waveform_elec_ballast_AVR-I.jpg

 

Left: Conventional AVR Generator w/  1200W non-pfc HMI. Right: Inverter Generator w/1200W non-pfc HMI

 

A second step in mitigating the problems caused by harmonic currents on small putt-putt generators is to operate them on only inverter generators. For example, the power waveform above on the right, is the same non-pfc 1200W HMI ballast operating on our modified Honda EU6500is Inverter Generator. As you can see, the difference between the resulting waveforms is startling. Even though the load is the same, the fact that the harmonic currents it draws now encounter the relatively low impedance of an inverter generator, results in considerably less power waveform distortion - making it possible for the generator to operate a larger total load.

 

The extremely low line noise exhibited in the inverter generator power waveform above (right) creates a new math when it comes to calculating the load you can put on a portable generator. Where before you could not operate more than a couple of non-PFC 1200W HMIs on a conventional 6500W putt-putt generator because of the consequent harmonic distortion, now you can load an inverter generator to capacity. And if the generator is one of our modified Honda EU6500is inverter generators, you will be able to run a continuous load of up to 7500W as long as your gear is Power Factor Corrected.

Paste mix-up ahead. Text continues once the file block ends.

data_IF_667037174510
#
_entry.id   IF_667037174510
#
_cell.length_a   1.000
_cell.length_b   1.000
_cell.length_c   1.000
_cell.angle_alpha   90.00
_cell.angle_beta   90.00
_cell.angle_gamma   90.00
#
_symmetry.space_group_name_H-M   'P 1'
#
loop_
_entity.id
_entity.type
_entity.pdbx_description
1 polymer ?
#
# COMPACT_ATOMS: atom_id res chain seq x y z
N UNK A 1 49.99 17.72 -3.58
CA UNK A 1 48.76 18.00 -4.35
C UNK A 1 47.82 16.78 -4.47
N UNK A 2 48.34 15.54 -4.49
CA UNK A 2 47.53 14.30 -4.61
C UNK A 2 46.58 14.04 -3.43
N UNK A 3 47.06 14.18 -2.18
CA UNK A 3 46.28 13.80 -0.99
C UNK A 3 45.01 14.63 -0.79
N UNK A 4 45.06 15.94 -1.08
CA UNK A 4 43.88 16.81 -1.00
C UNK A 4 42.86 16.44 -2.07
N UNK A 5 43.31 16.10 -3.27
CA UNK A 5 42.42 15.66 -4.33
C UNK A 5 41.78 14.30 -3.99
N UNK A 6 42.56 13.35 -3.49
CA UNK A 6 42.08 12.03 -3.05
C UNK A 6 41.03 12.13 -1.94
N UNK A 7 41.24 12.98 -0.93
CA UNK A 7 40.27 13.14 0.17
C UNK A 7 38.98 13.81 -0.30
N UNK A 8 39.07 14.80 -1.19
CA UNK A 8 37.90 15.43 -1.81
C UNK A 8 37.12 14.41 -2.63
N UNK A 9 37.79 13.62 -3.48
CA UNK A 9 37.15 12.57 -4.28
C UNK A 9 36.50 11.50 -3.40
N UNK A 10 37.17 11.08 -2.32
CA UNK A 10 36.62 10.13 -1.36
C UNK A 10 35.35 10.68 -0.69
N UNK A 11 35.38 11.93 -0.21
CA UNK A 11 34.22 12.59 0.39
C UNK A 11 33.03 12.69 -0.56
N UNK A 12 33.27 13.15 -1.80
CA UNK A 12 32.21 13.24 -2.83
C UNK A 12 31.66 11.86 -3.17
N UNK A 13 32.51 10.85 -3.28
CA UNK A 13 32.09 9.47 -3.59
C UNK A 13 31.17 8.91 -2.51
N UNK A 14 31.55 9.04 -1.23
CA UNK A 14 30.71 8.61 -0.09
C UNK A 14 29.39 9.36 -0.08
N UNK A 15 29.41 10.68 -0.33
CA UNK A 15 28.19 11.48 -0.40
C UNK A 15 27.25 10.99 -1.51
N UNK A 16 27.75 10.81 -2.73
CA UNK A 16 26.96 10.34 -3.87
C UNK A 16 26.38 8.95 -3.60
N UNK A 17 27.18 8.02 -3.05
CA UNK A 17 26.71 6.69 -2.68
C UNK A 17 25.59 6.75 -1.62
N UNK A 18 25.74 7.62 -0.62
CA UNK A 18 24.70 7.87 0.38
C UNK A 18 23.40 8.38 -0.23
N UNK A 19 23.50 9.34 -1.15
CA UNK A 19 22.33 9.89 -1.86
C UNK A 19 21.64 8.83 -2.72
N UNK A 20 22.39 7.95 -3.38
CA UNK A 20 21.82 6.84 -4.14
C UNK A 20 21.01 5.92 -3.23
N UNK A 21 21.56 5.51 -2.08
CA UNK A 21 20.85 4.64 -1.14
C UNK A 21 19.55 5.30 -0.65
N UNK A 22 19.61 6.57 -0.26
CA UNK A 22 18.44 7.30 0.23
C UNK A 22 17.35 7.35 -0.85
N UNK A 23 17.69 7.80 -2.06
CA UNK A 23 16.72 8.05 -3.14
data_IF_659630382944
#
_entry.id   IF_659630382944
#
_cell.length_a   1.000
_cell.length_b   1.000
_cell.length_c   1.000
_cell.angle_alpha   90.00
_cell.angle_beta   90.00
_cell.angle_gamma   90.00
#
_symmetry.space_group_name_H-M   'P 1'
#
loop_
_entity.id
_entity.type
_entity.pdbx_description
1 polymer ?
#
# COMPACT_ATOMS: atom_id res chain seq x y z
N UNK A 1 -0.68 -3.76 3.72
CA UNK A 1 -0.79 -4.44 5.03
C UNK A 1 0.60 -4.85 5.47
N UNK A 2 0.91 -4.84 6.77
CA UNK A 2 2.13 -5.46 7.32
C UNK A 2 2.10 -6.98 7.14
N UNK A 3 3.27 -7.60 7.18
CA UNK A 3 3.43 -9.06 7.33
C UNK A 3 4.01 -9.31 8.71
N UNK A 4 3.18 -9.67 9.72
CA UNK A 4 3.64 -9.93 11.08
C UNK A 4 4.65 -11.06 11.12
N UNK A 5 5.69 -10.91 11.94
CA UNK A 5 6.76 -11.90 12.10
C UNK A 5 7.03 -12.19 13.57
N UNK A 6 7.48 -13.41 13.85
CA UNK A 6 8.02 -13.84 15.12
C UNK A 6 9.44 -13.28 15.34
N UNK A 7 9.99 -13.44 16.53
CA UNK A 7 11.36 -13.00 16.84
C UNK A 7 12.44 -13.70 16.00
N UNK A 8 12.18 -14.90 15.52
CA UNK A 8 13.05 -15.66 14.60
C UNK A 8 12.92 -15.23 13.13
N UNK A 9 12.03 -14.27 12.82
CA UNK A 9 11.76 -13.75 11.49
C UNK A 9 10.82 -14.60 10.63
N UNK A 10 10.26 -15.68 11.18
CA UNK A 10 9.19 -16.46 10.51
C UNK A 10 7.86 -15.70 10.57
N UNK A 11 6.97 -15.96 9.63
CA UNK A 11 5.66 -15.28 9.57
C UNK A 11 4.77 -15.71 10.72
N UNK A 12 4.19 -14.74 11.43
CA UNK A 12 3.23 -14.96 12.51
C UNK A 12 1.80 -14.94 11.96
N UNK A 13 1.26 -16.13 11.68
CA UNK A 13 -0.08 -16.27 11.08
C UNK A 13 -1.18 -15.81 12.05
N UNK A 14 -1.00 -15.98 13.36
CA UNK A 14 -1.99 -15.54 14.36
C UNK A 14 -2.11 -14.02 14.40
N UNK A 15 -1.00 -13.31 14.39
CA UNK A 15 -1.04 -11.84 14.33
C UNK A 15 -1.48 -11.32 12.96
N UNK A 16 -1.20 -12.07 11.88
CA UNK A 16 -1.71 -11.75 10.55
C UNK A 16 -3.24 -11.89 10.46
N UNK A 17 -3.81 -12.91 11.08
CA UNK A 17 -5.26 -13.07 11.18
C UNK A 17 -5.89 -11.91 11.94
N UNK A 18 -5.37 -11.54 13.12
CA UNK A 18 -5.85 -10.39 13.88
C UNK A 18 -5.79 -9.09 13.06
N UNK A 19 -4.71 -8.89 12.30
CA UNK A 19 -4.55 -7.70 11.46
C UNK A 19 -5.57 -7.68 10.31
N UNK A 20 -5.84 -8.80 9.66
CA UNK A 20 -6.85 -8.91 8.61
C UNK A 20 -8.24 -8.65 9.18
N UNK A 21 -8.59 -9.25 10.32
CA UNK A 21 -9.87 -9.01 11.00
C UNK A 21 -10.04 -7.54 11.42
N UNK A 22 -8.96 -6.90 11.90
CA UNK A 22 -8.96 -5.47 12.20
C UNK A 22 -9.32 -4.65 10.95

These power quality issues have vexed film electricians for years.  If you haven’t already, you might want to read an article I wrote for our company newsletter that explains the electrical engineering principles behind these issues and how to resolve them. http://www.screenlig...generators.html

 

Guy Holt, Gaffer,

ScreenLight & Grip,

www.screenlightandgrip.com


Edited by Guy Holt, 26 October 2014 - 11:02 AM.